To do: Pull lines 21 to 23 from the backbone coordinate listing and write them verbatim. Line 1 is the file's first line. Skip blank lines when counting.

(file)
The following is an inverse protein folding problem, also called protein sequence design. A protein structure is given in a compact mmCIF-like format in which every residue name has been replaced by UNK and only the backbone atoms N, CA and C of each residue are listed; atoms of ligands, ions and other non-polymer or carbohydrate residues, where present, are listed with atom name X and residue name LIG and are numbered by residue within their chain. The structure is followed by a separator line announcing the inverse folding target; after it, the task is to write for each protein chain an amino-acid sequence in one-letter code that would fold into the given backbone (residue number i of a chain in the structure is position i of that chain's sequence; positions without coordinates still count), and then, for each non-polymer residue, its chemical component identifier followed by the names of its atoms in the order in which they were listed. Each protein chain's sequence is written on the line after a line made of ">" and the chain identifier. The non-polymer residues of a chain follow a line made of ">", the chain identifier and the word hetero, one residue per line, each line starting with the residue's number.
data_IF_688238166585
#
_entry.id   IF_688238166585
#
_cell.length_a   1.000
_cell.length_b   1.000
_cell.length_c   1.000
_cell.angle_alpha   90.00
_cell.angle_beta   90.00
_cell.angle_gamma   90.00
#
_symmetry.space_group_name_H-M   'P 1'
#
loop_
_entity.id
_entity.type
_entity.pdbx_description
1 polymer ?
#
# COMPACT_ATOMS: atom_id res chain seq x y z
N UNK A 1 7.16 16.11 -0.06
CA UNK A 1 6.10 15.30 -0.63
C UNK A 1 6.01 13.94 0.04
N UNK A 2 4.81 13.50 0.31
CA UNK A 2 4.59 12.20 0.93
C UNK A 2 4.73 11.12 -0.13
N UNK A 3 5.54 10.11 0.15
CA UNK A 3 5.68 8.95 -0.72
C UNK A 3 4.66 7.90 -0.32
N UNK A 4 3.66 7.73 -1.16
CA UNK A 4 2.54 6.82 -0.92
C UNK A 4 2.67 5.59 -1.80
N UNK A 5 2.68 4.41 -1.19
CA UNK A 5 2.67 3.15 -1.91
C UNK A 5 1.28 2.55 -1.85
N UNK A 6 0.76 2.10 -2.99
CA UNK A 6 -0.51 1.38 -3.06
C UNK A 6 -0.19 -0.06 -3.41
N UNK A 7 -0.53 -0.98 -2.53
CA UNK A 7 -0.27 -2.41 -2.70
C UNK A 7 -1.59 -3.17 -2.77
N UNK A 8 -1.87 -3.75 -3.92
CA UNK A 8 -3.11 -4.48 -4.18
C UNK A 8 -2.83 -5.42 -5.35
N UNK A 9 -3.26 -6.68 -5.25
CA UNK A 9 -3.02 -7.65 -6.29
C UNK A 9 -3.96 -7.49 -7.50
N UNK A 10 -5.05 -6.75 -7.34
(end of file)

# COMPACT_ATOMS: atom_id res chain seq x y z
N UNK A 1 7.16 16.11 -0.06
CA UNK A 1 6.10 15.30 -0.63